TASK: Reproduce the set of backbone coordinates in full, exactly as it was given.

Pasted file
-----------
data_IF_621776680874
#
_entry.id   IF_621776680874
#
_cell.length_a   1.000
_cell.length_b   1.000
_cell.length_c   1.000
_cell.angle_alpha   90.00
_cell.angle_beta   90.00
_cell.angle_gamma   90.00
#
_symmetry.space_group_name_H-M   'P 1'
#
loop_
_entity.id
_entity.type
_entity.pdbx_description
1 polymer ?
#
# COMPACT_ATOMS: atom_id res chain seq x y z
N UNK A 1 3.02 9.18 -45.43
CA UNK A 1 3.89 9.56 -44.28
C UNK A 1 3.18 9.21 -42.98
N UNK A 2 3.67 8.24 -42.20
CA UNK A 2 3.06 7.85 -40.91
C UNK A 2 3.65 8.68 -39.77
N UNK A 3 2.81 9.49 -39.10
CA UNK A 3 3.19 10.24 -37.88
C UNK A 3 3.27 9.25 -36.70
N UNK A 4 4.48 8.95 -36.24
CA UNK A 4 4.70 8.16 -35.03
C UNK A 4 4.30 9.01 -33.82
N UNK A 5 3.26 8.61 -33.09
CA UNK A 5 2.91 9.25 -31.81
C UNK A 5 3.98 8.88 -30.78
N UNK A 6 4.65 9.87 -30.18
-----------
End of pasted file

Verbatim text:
data_IF_621776680874
#
_entry.id   IF_621776680874
#
_cell.length_a   1.000
_cell.length_b   1.000
_cell.length_c   1.000
_cell.angle_alpha   90.00
_cell.angle_beta   90.00
_cell.angle_gamma   90.00
#
_symmetry.space_group_name_H-M   'P 1'
#
loop_
_entity.id
_entity.type
_entity.pdbx_description
1 polymer ?
#
# COMPACT_ATOMS: atom_id res chain seq x y z
N UNK A 1 3.02 9.18 -45.43
CA UNK A 1 3.89 9.56 -44.28
C UNK A 1 3.18 9.21 -42.98
N UNK A 2 3.67 8.24 -42.20
CA UNK A 2 3.06 7.85 -40.91
C UNK A 2 3.65 8.68 -39.77
N UNK A 3 2.81 9.49 -39.10
CA UNK A 3 3.19 10.24 -37.88
C UNK A 3 3.27 9.25 -36.70
N UNK A 4 4.48 8.95 -36.24
CA UNK A 4 4.70 8.16 -35.03
C UNK A 4 4.30 9.01 -33.82
N UNK A 5 3.26 8.61 -33.09
CA UNK A 5 2.91 9.25 -31.81
C UNK A 5 3.98 8.88 -30.78
N UNK A 6 4.65 9.87 -30.18